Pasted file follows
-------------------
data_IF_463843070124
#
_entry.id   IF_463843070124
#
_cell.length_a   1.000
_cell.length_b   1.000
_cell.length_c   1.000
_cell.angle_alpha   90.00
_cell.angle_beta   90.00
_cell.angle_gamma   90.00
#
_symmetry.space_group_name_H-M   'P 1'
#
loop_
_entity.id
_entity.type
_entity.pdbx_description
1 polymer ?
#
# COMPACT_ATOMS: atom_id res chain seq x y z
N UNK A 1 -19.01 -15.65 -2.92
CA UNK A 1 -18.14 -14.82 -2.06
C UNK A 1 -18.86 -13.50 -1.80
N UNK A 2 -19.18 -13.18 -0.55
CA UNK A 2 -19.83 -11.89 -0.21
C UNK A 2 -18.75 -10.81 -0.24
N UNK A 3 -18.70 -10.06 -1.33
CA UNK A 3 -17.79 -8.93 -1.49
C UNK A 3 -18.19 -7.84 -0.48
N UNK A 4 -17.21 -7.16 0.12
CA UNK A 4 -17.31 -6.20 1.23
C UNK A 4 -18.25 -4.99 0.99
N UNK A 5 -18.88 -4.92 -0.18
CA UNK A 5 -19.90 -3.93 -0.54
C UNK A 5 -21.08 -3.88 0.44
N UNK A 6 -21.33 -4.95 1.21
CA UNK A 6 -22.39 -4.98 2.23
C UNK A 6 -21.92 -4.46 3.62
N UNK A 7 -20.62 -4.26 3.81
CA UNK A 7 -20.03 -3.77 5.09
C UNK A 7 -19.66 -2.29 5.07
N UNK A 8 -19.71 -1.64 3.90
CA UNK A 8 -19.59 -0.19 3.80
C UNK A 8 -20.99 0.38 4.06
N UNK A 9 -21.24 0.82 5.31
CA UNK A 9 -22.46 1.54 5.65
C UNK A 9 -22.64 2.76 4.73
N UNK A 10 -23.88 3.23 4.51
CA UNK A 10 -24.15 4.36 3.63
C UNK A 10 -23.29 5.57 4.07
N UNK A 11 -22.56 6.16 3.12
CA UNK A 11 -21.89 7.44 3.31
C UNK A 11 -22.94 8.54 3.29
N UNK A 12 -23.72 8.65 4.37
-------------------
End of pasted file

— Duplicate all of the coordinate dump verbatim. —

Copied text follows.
data_IF_463843070124
#
_entry.id   IF_463843070124
#
_cell.length_a   1.000
_cell.length_b   1.000
_cell.length_c   1.000
_cell.angle_alpha   90.00
_cell.angle_beta   90.00
_cell.angle_gamma   90.00
#
_symmetry.space_group_name_H-M   'P 1'
#
loop_
_entity.id
_entity.type
_entity.pdbx_description
1 polymer ?
#
# COMPACT_ATOMS: atom_id res chain seq x y z
N UNK A 1 -19.01 -15.65 -2.92
CA UNK A 1 -18.14 -14.82 -2.06
C UNK A 1 -18.86 -13.50 -1.80
N UNK A 2 -19.18 -13.18 -0.55
CA UNK A 2 -19.83 -11.89 -0.21
C UNK A 2 -18.75 -10.81 -0.24
N UNK A 3 -18.70 -10.06 -1.33
CA UNK A 3 -17.79 -8.93 -1.49
C UNK A 3 -18.19 -7.84 -0.48
N UNK A 4 -17.21 -7.16 0.12
CA UNK A 4 -17.31 -6.20 1.23
C UNK A 4 -18.25 -4.99 0.99
N UNK A 5 -18.88 -4.92 -0.18
CA UNK A 5 -19.90 -3.93 -0.54
C UNK A 5 -21.08 -3.88 0.44
N UNK A 6 -21.33 -4.95 1.21
CA UNK A 6 -22.39 -4.98 2.23
C UNK A 6 -21.92 -4.46 3.62
N UNK A 7 -20.62 -4.26 3.81
CA UNK A 7 -20.03 -3.77 5.09
C UNK A 7 -19.66 -2.29 5.07
N UNK A 8 -19.71 -1.64 3.90
CA UNK A 8 -19.59 -0.19 3.80
C UNK A 8 -20.99 0.38 4.06
N UNK A 9 -21.24 0.82 5.31
CA UNK A 9 -22.46 1.54 5.65
C UNK A 9 -22.64 2.76 4.73
N UNK A 10 -23.88 3.23 4.51
CA UNK A 10 -24.15 4.36 3.63
C UNK A 10 -23.29 5.57 4.07
N UNK A 11 -22.56 6.16 3.12
CA UNK A 11 -21.89 7.44 3.31
C UNK A 11 -22.94 8.54 3.29
N UNK A 12 -23.72 8.65 4.37